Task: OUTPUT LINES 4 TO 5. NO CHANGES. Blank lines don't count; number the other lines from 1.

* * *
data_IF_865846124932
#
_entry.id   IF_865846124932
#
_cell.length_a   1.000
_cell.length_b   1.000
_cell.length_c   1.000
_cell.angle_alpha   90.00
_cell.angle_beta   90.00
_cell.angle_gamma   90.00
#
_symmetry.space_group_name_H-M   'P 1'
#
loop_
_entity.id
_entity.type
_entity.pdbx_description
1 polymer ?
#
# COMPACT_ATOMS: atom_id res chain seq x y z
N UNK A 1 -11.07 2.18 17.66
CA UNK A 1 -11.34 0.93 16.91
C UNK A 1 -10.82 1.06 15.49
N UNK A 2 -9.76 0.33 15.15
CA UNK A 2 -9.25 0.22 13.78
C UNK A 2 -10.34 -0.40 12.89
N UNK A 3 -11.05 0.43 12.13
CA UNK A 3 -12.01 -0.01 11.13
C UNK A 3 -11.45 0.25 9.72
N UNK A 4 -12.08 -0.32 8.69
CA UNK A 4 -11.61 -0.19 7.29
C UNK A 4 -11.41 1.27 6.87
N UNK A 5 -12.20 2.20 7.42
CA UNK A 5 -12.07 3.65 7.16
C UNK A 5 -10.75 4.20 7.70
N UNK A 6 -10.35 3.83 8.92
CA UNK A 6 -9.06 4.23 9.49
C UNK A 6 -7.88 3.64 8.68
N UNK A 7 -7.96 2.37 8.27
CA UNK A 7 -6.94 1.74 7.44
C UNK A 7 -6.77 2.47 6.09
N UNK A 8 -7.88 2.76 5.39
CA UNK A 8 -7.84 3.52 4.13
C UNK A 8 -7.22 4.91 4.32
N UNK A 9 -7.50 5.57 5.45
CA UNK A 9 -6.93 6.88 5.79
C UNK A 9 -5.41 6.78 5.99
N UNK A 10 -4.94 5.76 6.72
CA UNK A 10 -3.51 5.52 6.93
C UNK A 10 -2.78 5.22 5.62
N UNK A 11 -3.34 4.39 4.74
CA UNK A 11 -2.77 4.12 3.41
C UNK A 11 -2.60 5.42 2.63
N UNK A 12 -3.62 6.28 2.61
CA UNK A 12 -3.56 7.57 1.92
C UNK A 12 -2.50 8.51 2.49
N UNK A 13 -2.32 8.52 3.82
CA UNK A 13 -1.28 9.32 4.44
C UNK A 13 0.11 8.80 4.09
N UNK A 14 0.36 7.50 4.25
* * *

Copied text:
#
_cell.length_a   1.000